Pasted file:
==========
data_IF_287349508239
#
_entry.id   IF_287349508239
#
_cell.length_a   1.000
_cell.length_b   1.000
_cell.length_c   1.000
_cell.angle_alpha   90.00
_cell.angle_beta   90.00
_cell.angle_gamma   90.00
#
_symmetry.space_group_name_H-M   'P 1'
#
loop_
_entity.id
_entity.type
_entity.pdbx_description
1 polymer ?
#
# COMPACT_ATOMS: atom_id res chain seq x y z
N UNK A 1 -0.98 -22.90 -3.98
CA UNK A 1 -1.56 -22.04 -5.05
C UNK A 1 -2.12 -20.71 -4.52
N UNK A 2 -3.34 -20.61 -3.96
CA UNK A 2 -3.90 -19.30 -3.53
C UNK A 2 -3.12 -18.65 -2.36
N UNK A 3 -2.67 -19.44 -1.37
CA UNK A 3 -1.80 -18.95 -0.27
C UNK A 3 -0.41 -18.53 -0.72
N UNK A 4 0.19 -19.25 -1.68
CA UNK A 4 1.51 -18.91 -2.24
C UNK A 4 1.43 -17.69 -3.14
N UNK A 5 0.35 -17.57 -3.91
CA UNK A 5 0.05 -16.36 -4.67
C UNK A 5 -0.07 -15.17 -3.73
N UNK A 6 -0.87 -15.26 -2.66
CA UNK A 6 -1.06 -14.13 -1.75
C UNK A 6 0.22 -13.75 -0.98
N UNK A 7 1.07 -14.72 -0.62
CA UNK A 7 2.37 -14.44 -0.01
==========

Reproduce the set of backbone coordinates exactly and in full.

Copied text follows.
data_IF_287349508239
#
_entry.id   IF_287349508239
#
_cell.length_a   1.000
_cell.length_b   1.000
_cell.length_c   1.000
_cell.angle_alpha   90.00
_cell.angle_beta   90.00
_cell.angle_gamma   90.00
#
_symmetry.space_group_name_H-M   'P 1'
#
loop_
_entity.id
_entity.type
_entity.pdbx_description
1 polymer ?
#
# COMPACT_ATOMS: atom_id res chain seq x y z
N UNK A 1 -0.98 -22.90 -3.98
CA UNK A 1 -1.56 -22.04 -5.05
C UNK A 1 -2.12 -20.71 -4.52
N UNK A 2 -3.34 -20.61 -3.96
CA UNK A 2 -3.90 -19.30 -3.53
C UNK A 2 -3.12 -18.65 -2.36
N UNK A 3 -2.67 -19.44 -1.37
CA UNK A 3 -1.80 -18.95 -0.27
C UNK A 3 -0.41 -18.53 -0.72
N UNK A 4 0.19 -19.25 -1.68
CA UNK A 4 1.51 -18.91 -2.24
C UNK A 4 1.43 -17.69 -3.14
N UNK A 5 0.35 -17.57 -3.91
CA UNK A 5 0.05 -16.36 -4.67
C UNK A 5 -0.07 -15.17 -3.73
N UNK A 6 -0.87 -15.26 -2.66
CA UNK A 6 -1.06 -14.13 -1.75
C UNK A 6 0.22 -13.75 -0.98
N UNK A 7 1.07 -14.72 -0.62
CA UNK A 7 2.37 -14.44 -0.01